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Aussie firms struggle to deliver ‘fast and personalised’ customer experience

Aussie firms struggle to deliver ‘fast and personalised’ customer experience

Divide exposed between businesses and consumers over definition of ‘good’ CX

Credit: Dreamstime

Customer experience is a key success factor for most organisations in Australia, yet many are struggling to deliver the fast and personalised service that consumers demand.

That’s one of the integral findings from a new study, conducted by Vanson Bourne, on behalf of LogMeIn.

The LogMeIn 2018 AI Customer Experience Study interviewed 5,000 respondents worldwide, including 100 businesses and 500 consumers from A/NZ. It analysed the business impact and consumer attitudes of today’s customer journey.

According to the research, there’s a big divide between businesses and consumers over the definition of “good” customer experience and average time to resolution.

For example, the research shows over one-third of consumers were unimpressed with the customer journey citing poor experience with 83 per cent of consumers having at least one issue while interacting with a brand.

Businesses, on the other hand, are reporting much different numbers.  Eighty per cent of businesses believe their customers would give them a favourable review despite also reporting that less than half of customer queries are resolved during the first interaction.

“This disconnect shows that companies are setting the bar for ‘good’ service too low which could have significant business impact as customer experience becomes even more vital in the buying decision of consumers,” the research said.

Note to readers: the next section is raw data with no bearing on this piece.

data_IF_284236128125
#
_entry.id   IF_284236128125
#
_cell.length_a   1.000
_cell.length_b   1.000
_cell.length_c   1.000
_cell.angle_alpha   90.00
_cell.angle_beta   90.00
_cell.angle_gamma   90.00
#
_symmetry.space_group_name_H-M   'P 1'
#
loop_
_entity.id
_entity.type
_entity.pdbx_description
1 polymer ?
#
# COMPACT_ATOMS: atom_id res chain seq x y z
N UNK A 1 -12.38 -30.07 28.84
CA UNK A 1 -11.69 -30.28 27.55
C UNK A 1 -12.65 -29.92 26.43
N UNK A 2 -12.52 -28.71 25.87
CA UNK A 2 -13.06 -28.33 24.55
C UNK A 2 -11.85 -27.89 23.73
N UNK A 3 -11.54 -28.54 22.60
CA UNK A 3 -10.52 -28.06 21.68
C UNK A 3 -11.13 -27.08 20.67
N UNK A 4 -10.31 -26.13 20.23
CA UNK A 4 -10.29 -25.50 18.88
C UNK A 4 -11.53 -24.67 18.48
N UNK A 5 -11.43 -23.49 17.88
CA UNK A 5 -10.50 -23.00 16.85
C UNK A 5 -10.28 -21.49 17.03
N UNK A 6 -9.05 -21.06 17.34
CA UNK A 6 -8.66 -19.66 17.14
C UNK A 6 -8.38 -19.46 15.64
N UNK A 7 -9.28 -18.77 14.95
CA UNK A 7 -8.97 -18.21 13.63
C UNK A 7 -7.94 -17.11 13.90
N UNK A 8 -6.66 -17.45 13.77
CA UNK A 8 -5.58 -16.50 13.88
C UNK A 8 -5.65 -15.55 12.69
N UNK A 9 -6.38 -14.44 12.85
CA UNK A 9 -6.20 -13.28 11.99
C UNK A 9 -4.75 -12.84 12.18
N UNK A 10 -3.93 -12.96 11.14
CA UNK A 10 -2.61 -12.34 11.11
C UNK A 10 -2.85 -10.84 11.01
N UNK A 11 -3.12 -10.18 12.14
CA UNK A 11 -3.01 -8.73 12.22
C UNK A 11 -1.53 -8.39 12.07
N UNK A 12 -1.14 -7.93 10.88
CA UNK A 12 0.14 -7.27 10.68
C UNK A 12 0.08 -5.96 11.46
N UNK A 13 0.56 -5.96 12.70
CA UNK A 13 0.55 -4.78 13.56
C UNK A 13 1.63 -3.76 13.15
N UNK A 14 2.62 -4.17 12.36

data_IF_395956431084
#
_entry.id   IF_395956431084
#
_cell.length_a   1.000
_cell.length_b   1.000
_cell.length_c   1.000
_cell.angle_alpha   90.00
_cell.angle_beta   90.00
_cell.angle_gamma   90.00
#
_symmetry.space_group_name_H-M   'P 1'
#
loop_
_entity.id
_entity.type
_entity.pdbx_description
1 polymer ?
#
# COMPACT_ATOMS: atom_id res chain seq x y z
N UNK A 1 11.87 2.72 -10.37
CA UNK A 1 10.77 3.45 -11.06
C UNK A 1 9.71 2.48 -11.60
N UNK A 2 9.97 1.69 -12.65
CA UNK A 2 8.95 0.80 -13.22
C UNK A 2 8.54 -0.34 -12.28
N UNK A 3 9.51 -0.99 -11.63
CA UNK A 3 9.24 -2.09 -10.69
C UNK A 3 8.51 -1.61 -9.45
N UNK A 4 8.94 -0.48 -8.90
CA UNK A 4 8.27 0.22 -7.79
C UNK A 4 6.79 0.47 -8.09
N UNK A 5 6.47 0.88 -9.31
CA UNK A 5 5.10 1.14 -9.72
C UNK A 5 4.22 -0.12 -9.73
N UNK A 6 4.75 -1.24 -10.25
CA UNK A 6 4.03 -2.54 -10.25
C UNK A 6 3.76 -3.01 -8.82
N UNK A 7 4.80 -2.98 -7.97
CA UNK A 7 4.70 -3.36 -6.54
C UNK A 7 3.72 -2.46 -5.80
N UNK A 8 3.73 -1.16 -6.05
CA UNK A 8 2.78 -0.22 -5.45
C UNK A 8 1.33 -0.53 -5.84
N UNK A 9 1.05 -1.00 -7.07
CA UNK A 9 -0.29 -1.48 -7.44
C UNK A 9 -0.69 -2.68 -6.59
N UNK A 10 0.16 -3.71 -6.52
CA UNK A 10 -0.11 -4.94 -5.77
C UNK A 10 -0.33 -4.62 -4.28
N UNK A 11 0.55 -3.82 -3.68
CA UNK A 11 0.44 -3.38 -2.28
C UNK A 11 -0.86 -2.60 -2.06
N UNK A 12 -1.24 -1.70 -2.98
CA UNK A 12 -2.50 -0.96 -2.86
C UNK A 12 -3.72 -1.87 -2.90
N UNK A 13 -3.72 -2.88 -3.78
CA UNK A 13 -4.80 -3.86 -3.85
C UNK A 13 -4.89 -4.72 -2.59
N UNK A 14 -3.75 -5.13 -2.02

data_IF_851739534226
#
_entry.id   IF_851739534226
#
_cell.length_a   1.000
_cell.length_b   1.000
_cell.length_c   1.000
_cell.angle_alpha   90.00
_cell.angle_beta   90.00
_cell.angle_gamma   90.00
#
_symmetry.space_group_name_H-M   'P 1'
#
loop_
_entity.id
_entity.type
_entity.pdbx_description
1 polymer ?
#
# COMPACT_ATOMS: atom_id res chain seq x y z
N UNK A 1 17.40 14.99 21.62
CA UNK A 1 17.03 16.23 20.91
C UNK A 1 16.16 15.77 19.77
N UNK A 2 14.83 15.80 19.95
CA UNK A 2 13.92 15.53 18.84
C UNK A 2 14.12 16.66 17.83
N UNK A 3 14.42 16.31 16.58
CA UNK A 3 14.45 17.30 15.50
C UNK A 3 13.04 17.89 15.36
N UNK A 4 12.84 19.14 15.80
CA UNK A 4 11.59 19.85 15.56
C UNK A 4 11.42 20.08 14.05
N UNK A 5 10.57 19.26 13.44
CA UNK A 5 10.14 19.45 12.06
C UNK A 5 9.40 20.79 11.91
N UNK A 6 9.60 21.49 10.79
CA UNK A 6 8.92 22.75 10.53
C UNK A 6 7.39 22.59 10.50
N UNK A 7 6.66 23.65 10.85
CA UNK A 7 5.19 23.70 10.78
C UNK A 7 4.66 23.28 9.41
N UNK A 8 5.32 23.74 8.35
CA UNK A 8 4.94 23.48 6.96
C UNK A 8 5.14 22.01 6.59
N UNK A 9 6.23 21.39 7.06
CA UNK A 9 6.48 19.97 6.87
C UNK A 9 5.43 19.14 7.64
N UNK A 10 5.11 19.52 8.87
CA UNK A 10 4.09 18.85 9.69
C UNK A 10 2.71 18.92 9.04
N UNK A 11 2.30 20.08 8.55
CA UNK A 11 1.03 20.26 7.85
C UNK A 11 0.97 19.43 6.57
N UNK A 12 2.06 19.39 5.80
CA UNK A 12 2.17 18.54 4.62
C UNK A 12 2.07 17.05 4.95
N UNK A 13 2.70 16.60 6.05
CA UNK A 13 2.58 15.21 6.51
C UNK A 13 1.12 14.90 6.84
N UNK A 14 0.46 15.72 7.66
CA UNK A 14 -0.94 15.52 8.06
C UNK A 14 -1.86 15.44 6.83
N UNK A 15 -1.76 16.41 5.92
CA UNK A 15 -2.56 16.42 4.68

The research also shows that while retail and travel and hospitality industries lead the pack when it comes to good CX, only 58 per cent of consumers rate their experience highly in each of these sectors, while telecoms ranked worst with only 41 per cent of consumers giving a favourable rating.

“This contradiction between the customer and business perception is a pervasive issue plaguing companies of all sizes and industries,” the research said.

Other findings reveal consumers still rely on classic customer service channels, despite them providing slower resolutions, with the average time to resolution being 11 hours – three times higher than consumers cited as being acceptable.

Meanwhile, 61 per cent of business are allocating more budget to new solutions specifically designed for customer engagement. In addition, 35 per cent of businesses have already invested in emerging technologies like AI, with another 53 per cent planning to invest.

Over 70 per cent of consumers agree that brands should be using technology including chatbots and AI to reduce the time required to solve a customer enquiry. This is even higher in the APAC region, where 79 per cent agree, the study reveals.

Additionally, 65 per cent of business respondents said they will train their agents to handle different/additional tasks if chatbots can reduce the volume of enquiries to their customer service team.

“Businesses agree that chatbots can help deliver the faster resolutions for customers while also helping agents be more productive and effective,” the study notes.

“To date, customer service agents use an average of three different systems to service a customer and spend over half their time understanding basic facts like customer profile information and the nature of the inquiry.

"Operating behind the scenes chatbots can gather this information in real-time – informing the agent of who they are talking to, their history with the brand, the potential problem the customer is having, and how to solve it.

"Having this information at the outset leaves agents more time to spend on resolving the issue.  And answering the hot button question of whether chatbots will replace human jobs, the answer was no.

"In fact, 65 per cent of organisations reported that if chatbots could reduce inquiries into call centres, they would train agents to handle different or additional tasks."

This article was originally published on CIO Australia

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